Local nonprofits resurrect Asheville’s African-American history

REUNITED: Efforts are underway to transform the Stephens-Lee Alumni Room into a museum-quality space. Funded by a $100,000 TDA grant, the project is being lead by the local nonprofit River Front Development Group. Former Stephens-Lee students, Alberta and Sarah Williams, left, stand with the nonprofit’s executive director Catherine Mitchell and its chief executive officer (and fellow Stephens-Lee graduate) Marcell Proctor. Photo by Joe Pellegrino

“The cradle of black Asheville has been made invisible,” Sarah Judson wrote in her 2014 essay “I Am a Nasty Branch Kid: Women’s Memories of Place in the Era of Asheville’s Urban Renewal,” published by The North Carolina Historical Review.

In the piece, Judson, an associate professor of history and Africana studies at UNC Asheville, revisits the East End/Valley Street neighborhood, exploring what it was and what it became in the wake of federal, state and local government policies that promoted what was termed urban renewal. As the essay notes, between the late 1950s and mid-1980s countless homes, roads and businesses were wiped off the map, replaced by new highways, administration buildings and municipal garages.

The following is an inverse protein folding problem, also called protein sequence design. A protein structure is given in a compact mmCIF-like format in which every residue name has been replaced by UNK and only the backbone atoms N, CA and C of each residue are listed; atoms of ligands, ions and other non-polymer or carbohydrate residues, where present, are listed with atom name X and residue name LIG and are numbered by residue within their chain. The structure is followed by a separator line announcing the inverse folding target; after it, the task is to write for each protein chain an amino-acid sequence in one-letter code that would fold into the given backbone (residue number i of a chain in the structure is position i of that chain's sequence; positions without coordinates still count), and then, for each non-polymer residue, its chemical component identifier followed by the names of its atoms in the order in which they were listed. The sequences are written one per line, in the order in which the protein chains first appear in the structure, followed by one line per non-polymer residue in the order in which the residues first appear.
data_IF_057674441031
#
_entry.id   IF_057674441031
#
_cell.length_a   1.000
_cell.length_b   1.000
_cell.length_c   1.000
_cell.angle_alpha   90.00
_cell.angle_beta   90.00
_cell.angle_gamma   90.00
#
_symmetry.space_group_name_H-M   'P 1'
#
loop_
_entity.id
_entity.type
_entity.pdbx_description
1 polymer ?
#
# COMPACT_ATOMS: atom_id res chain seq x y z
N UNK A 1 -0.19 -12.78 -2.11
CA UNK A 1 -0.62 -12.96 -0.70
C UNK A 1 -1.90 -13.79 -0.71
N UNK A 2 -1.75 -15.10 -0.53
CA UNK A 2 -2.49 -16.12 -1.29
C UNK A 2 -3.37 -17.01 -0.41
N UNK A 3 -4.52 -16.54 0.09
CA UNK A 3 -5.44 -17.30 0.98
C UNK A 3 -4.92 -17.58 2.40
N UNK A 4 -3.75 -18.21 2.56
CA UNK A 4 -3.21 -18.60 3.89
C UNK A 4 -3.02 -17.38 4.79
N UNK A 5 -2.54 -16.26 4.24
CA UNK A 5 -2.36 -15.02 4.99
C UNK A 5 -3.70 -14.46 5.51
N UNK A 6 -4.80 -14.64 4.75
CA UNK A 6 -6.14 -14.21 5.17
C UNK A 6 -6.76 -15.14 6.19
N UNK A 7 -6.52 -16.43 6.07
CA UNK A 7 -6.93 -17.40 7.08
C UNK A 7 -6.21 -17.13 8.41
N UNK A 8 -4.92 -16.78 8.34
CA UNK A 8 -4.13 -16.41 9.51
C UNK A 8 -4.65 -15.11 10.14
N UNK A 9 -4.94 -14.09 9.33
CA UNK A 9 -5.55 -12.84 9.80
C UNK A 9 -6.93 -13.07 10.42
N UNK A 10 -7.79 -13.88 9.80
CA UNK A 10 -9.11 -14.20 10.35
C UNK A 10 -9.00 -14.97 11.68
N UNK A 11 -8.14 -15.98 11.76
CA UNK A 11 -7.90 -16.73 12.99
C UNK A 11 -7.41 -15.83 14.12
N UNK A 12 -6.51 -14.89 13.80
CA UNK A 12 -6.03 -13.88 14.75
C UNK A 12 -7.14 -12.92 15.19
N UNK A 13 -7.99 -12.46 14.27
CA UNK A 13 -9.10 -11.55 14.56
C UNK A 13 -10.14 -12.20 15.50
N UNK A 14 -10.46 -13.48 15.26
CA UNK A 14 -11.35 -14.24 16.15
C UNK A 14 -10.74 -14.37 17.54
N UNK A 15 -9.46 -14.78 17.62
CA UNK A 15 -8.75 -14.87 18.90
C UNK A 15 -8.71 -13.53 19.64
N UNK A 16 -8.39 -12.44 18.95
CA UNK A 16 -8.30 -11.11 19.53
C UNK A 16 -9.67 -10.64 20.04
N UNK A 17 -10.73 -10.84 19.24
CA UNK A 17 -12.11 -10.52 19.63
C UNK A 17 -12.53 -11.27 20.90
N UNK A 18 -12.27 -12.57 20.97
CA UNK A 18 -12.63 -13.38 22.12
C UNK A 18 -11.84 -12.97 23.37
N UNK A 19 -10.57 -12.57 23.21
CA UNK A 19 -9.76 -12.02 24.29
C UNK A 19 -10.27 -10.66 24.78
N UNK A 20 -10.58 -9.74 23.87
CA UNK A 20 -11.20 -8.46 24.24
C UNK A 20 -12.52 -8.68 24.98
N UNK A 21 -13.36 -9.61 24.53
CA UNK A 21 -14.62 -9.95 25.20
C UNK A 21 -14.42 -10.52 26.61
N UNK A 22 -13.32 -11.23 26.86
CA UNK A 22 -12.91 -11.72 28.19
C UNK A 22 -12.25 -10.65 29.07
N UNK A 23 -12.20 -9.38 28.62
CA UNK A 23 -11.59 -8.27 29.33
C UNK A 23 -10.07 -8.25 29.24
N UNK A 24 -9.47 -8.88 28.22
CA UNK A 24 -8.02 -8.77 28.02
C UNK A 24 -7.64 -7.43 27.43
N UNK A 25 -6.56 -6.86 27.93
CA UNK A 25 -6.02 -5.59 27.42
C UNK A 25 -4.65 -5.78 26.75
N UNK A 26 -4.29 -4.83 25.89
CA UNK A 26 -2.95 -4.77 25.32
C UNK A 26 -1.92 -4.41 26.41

Now, however, several complementary projects aim to take advantage of the surviving structures — including the YMI and Del Cardo buildings on Eagle Street and the gymnasium of the former all-black Stephens-Lee High School — to honor and elucidate this long-neglected history.

Beginning this year, various local nonprofits will leverage grants from the Buncombe County Tourism Development Authority to renovate and reconfigure all three structures. Meanwhile, through its Wayfinding Signs Program, the TDA will also fund interpretive kiosks and signage for the district.